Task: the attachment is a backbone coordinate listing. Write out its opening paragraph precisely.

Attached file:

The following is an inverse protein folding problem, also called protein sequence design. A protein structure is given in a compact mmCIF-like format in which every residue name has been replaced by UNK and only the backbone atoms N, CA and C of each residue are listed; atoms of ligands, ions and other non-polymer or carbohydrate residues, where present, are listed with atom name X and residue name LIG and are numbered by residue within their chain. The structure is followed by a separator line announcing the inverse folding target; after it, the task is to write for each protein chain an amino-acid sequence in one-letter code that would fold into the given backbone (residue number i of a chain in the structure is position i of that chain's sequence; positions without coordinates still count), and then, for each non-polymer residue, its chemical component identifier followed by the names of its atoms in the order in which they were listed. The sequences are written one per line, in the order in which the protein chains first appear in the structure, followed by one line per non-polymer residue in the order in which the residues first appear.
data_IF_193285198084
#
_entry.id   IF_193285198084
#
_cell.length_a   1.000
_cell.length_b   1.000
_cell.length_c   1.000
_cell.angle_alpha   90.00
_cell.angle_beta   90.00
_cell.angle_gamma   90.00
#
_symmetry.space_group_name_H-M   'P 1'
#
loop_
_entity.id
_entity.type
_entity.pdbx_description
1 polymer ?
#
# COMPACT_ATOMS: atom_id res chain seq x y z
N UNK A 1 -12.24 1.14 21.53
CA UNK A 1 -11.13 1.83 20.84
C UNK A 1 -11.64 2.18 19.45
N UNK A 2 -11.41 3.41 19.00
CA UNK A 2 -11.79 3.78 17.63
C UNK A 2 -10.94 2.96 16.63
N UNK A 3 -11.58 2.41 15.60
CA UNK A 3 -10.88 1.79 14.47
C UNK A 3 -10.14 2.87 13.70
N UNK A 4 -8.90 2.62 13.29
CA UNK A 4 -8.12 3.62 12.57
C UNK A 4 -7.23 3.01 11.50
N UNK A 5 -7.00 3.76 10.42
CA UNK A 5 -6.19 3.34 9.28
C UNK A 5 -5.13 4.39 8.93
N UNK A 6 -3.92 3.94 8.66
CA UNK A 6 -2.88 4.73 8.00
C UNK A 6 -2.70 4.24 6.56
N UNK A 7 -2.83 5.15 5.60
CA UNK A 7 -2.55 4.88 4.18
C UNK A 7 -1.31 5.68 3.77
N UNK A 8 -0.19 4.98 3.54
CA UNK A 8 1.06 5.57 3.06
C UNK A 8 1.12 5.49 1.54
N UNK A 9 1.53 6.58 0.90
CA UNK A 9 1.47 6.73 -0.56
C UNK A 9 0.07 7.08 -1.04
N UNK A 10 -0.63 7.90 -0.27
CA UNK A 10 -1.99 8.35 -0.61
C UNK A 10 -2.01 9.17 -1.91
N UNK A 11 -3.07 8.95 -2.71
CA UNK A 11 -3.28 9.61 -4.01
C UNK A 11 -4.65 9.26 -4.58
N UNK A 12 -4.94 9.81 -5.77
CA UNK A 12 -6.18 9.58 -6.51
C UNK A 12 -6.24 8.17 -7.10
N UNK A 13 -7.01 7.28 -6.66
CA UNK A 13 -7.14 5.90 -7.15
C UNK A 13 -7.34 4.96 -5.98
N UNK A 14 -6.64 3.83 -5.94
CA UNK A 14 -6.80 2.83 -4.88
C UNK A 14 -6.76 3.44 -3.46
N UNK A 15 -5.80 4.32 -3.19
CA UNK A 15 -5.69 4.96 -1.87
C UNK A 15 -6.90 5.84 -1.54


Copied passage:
The following is an inverse protein folding problem, also called protein sequence design. A protein structure is given in a compact mmCIF-like format in which every residue name has been replaced by UNK and only the backbone atoms N, CA and C of each residue are listed; atoms of ligands, ions and other non-polymer or carbohydrate residues, where present, are listed with atom name X and residue name LIG and are numbered by residue within their chain. The structure is followed by a separator line announcing the inverse folding target; after it, the task is to write for each protein chain an amino-acid sequence in one-letter code that would fold into the given backbone (residue number i of a chain in the structure is position i of that chain's sequence; positions without coordinates still count), and then, for each non-polymer residue, its chemical component identifier followed by the names of its atoms in the order in which they were listed. The sequences are written one per line, in the order in which the protein chains first appear in the structure, followed by one line per non-polymer residue in the order in which the residues first appear.